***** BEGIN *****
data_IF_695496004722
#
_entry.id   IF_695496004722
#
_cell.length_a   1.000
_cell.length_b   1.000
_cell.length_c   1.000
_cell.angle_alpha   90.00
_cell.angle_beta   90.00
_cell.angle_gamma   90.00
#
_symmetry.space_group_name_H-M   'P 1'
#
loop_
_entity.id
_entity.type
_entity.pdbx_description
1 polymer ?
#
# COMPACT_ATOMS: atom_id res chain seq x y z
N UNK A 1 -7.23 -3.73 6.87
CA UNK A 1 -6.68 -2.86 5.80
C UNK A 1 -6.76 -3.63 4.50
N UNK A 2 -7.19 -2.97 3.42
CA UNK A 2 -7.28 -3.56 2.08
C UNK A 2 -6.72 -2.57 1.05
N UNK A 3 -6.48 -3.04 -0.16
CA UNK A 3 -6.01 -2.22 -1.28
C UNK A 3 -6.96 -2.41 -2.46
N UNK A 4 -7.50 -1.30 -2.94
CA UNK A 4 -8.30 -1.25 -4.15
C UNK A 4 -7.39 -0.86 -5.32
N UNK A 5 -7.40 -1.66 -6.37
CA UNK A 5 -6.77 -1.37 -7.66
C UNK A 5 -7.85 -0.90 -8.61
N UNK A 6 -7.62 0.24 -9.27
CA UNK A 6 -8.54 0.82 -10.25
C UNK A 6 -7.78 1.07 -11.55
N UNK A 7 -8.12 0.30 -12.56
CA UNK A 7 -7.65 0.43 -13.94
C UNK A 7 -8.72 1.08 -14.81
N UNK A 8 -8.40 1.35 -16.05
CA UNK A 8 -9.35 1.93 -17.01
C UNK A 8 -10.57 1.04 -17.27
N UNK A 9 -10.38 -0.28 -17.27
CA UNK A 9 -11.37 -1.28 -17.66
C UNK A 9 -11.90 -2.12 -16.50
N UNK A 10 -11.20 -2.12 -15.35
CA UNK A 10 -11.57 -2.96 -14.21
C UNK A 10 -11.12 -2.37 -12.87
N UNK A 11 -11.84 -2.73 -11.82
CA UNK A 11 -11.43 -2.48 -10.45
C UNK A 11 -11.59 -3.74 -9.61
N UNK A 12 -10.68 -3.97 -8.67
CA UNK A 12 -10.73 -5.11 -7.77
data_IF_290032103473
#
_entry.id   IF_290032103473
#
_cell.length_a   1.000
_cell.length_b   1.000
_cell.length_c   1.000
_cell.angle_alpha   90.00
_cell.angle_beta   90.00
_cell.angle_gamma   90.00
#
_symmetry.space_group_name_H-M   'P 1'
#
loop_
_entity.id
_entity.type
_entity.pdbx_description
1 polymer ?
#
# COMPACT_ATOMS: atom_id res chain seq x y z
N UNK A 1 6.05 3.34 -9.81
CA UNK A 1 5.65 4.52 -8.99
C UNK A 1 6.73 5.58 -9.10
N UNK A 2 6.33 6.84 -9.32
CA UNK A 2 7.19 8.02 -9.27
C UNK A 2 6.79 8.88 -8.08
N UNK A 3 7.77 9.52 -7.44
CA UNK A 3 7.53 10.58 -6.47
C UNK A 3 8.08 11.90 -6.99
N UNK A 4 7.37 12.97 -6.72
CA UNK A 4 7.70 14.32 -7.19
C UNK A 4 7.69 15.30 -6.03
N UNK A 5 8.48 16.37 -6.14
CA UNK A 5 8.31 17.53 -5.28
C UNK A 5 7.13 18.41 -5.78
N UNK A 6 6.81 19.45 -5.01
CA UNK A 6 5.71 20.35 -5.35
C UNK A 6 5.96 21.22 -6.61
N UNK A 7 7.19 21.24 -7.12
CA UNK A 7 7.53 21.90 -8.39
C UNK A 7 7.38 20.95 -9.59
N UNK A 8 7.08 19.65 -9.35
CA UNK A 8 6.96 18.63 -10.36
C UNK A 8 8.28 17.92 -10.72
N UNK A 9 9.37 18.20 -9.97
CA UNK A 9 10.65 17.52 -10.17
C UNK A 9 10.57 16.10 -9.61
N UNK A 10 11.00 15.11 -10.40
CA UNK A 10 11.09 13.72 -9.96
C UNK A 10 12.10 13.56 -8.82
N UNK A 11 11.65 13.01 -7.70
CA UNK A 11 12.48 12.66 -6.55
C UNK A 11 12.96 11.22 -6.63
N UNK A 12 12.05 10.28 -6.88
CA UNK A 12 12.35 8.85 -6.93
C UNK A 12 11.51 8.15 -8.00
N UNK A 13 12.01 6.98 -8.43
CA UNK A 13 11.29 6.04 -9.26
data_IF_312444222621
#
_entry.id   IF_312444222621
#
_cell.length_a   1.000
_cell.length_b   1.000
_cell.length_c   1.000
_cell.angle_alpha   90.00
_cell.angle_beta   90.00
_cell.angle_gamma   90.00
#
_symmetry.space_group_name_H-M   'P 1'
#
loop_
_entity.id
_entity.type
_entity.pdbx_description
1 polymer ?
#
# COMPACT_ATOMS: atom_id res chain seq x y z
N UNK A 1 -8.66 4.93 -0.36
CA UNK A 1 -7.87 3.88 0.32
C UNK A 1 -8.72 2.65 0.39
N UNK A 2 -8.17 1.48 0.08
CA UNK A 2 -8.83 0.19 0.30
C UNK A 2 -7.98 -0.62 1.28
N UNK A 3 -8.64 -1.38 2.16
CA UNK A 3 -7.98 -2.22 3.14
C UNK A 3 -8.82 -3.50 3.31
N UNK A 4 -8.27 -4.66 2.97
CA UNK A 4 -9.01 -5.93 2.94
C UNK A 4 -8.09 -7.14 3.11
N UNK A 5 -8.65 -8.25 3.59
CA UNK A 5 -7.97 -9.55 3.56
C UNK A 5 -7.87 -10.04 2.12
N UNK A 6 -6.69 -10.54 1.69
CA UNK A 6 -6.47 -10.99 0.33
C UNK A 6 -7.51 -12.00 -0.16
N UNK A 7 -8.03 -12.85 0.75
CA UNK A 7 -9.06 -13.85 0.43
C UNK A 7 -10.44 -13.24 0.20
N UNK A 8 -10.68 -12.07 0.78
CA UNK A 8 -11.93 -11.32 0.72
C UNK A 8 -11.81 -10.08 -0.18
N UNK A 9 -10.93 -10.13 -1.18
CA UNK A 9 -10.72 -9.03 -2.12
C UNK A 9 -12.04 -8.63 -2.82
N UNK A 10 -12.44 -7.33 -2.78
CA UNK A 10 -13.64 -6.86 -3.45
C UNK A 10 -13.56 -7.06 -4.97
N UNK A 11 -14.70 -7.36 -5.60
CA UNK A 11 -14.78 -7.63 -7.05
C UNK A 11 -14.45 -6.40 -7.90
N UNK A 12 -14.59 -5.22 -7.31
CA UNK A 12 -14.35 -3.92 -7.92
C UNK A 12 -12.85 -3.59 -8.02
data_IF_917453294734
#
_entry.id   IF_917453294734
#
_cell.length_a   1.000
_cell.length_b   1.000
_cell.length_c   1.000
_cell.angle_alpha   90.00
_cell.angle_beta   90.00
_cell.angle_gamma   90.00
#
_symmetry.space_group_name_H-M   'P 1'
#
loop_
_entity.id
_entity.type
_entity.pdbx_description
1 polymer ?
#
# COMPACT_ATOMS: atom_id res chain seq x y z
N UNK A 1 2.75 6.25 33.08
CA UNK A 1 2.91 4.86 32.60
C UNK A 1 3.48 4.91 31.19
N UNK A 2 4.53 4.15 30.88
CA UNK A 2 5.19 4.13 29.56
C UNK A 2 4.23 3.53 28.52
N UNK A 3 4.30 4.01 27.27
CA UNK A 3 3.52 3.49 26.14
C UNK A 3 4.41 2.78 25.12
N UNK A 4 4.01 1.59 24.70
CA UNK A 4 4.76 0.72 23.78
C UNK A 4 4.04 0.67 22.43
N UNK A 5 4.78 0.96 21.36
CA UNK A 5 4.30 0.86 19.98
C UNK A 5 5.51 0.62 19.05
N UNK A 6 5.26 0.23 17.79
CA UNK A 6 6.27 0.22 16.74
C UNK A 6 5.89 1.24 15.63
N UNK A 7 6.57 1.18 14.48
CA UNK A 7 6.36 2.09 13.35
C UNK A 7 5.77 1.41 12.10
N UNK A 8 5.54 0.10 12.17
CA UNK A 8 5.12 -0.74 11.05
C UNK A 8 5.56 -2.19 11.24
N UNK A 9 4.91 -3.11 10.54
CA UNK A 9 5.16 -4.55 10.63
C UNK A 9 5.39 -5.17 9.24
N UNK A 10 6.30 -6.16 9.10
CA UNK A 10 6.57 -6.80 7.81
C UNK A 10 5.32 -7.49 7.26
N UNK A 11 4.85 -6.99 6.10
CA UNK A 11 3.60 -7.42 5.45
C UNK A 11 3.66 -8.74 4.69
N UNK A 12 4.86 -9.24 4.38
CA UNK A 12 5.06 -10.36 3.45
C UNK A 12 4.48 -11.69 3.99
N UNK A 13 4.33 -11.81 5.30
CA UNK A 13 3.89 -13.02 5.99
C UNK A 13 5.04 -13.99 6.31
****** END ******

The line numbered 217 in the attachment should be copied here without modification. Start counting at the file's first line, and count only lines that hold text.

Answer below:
N UNK A 10 6.30 -6.16 9.10